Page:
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Log equations

  1. Apr 23, 2007 #1
    1. The problem statement, all variables and given/known data
    Solve Algebraically:

    Log(subscript4) (a^2 + 2) = Log(subscript 4) (2a + 10)


    2. Relevant equations
    other equations that are similar which I can't do are:
    Solve Algebraically:

    -Log(subscript 5) (x + 3) + Log(subscript 5) (x - 2) = Log(subscript 5) 14

    -Log(subscript 2) (2x + 6) - Log(subscript 2) x = 3




    3. The attempt at a solution
    not sure if this is right but I think you would divide by Log(subscript 4)
    Log(subscript4) (a^2 + 2) = Log(subscript 4) (2a + 10)
    ------------------------------------------------------
    Log(subscript4) Log(subscript4)

    canceled those out leaving:
    a^2 + 2 = 2a + 10

    expand the equation:
    this is where i get lost, unless im doing it completely wrong. Please help.
     
  2. jcsd
  3. Apr 23, 2007 #2

    Dick

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    Your solution is essentially right, but the formalism is painfully wrong. If f(x)=f(y) you cannot divide by f. You have to apply the inverse function of f. The inverse of Log(subscript4) is 4^. As in 4^(Log(subscript4)(x))=x. And a^2 + 2 = 2a + 10
    is a harmless quadratic equation. Don't get confused there, just factor it or use the quadratic equation.
     
  4. Apr 23, 2007 #3

    VietDao29

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    When doing log equations, you should try to remember all the formulae. Some useful are:

    (1) logab + logac = loga(bc)
    (2) logab - logac = loga(b / c)
    (3) loga(bc) = c loga(b)
    (4) The change base formula:
    [tex]\log_{a}b = \frac{\log_{c}b}{\log_{c}a}[/tex]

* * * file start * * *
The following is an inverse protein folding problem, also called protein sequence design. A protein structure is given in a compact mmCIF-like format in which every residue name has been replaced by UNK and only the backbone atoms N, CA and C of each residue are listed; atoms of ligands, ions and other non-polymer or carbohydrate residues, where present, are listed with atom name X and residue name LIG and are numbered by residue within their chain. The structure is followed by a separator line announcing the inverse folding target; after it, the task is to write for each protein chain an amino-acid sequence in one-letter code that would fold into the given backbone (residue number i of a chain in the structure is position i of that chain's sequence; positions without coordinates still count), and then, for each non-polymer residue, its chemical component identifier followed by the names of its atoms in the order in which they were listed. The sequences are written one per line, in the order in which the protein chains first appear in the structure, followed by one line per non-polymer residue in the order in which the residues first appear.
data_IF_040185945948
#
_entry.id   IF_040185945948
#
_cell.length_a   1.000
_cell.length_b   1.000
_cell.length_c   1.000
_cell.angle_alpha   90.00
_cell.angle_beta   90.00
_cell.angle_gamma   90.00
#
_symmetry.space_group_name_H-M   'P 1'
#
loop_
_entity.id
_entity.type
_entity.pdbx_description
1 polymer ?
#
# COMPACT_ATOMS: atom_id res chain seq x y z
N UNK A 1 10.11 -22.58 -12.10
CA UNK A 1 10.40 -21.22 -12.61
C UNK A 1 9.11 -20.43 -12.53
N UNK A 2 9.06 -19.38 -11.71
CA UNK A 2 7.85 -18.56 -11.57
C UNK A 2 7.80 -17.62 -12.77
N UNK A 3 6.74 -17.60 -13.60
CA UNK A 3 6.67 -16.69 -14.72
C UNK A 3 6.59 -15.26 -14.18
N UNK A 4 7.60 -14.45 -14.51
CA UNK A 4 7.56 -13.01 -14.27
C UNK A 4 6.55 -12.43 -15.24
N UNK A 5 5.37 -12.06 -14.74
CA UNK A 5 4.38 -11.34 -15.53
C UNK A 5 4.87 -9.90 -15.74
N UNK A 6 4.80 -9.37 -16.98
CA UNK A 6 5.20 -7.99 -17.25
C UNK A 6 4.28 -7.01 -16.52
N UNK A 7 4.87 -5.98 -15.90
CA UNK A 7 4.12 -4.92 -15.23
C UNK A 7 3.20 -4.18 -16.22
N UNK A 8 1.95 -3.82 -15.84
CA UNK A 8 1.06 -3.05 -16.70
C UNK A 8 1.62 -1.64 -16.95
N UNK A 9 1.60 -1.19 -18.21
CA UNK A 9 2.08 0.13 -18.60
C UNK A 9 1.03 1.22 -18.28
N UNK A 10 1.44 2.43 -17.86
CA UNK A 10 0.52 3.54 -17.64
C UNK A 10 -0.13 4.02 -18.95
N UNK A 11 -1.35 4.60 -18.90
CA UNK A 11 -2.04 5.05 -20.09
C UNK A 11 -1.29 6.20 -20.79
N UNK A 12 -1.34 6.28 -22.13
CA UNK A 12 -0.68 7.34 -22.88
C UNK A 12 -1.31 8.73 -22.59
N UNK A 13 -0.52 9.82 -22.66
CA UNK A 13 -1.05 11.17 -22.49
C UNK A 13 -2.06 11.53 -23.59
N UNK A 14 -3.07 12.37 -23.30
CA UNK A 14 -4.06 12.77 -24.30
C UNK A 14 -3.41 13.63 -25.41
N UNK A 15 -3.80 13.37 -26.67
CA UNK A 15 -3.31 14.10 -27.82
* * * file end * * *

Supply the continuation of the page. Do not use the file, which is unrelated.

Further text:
(5) Since logarithm is either strictly increasing or strictly decreasing (i.e, 1-1 function), we have:
    [tex]\log_a b = \log_a c \Leftrightarrow b = c[/tex]

    You cannot divide logab by loga to get b, it's as meaningless as saying that:
    [tex]\frac{\sin x}{\sin} = x[/tex]

    ----------------

    I'll help you do the first one, and let you try the other 2 by yourself. See if you can get it. :)

    log4 (a2 + 2) = log4 (2a + 10)
    Using (5), we have:
    <=> a2 + 2 = 2a + 10
    <=> a2 - 2a - 8 = 0
    [tex]\Leftrightarrow a = 4 \quad \mbox{or} \quad a = -2[/tex]
    a2 + 2, and 2a + 10 should all be positive. And both values satisfy the requirements, so we have 2 solutions:
    [tex]a = 4 \quad \mbox{or} \quad a = -2[/tex]

    Is it cear?
    Can you do the other 2? :)
     
    Last edited: Apr 23, 2007
  5. Apr 23, 2007 #4

    AKG

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    VietDao, why should a be positive? You need a2+2 and 2a+10 to be positive, you don't need a to be positive. Note, those expressions are positive for both a=4 and a=-2.
     
  6. Apr 23, 2007 #5

    VietDao29

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    Whoops, I thought that a was the base :blushing: :cry:. Er... stand corrected. :smile:
    Thanks. :blushing:
     
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